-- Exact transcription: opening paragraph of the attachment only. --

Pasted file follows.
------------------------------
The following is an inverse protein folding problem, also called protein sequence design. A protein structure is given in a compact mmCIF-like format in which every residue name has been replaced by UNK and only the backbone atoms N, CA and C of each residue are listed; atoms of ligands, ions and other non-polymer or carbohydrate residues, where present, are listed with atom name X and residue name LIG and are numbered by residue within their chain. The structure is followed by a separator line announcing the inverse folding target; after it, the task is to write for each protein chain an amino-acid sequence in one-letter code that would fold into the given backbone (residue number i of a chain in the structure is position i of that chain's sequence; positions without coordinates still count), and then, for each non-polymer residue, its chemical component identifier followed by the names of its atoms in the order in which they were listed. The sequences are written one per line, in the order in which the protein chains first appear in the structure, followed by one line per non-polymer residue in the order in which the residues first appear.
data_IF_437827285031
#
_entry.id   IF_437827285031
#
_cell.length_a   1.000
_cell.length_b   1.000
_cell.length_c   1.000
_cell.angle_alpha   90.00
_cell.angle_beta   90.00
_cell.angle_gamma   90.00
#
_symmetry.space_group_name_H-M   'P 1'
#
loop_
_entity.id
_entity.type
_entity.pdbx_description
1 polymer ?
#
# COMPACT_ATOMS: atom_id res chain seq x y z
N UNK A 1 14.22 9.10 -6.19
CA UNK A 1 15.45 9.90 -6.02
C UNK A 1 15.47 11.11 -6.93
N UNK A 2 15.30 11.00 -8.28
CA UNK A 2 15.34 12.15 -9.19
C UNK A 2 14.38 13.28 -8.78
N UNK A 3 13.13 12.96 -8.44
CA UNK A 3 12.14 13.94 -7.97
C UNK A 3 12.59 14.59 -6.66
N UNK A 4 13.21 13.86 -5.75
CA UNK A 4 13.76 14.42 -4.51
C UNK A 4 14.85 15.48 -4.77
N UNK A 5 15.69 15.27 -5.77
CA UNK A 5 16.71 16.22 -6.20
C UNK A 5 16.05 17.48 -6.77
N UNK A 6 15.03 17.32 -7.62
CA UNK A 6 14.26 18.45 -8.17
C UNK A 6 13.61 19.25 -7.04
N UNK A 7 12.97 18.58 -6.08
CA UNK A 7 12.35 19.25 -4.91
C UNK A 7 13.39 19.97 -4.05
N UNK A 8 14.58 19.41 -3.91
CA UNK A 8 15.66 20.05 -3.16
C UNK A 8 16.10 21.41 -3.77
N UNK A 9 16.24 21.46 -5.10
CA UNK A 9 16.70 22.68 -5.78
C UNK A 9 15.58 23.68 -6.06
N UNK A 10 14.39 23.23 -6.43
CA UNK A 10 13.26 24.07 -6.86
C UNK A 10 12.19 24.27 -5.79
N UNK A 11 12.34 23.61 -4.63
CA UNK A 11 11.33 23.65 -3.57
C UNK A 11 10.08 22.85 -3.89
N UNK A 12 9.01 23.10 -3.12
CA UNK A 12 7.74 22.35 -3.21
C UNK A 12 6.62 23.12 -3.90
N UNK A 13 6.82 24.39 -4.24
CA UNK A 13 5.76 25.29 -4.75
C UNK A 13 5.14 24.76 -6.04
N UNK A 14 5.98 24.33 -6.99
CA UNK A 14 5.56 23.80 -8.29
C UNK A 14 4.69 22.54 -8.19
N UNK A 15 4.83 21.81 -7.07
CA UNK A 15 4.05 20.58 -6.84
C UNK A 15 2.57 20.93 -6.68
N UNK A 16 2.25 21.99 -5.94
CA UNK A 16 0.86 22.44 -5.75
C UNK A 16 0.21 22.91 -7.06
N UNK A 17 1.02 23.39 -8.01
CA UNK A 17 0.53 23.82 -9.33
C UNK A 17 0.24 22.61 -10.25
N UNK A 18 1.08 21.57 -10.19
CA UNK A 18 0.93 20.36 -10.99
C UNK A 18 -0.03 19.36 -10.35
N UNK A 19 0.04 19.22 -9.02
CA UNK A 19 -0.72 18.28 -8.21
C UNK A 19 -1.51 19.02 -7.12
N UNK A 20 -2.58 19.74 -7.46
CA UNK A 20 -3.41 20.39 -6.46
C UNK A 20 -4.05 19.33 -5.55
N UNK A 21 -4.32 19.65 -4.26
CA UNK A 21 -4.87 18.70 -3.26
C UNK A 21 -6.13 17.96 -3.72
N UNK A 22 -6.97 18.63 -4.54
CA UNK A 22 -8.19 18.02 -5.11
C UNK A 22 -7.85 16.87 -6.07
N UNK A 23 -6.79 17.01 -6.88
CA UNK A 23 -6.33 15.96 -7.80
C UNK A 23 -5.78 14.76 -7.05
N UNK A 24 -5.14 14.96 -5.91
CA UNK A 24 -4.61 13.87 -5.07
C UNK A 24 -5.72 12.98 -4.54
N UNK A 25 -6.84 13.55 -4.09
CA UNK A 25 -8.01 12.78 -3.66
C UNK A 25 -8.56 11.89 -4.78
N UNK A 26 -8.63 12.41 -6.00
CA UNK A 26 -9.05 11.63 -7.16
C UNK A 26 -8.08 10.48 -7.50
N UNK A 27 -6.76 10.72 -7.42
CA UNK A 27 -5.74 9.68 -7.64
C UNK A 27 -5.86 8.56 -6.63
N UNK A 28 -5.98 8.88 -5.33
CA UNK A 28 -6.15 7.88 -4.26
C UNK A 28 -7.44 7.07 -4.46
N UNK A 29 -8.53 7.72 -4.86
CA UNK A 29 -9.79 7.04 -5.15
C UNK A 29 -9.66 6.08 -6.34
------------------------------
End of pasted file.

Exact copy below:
The following is an inverse protein folding problem, also called protein sequence design. A protein structure is given in a compact mmCIF-like format in which every residue name has been replaced by UNK and only the backbone atoms N, CA and C of each residue are listed; atoms of ligands, ions and other non-polymer or carbohydrate residues, where present, are listed with atom name X and residue name LIG and are numbered by residue within their chain. The structure is followed by a separator line announcing the inverse folding target; after it, the task is to write for each protein chain an amino-acid sequence in one-letter code that would fold into the given backbone (residue number i of a chain in the structure is position i of that chain's sequence; positions without coordinates still count), and then, for each non-polymer residue, its chemical component identifier followed by the names of its atoms in the order in which they were listed. The sequences are written one per line, in the order in which the protein chains first appear in the structure, followed by one line per non-polymer residue in the order in which the residues first appear.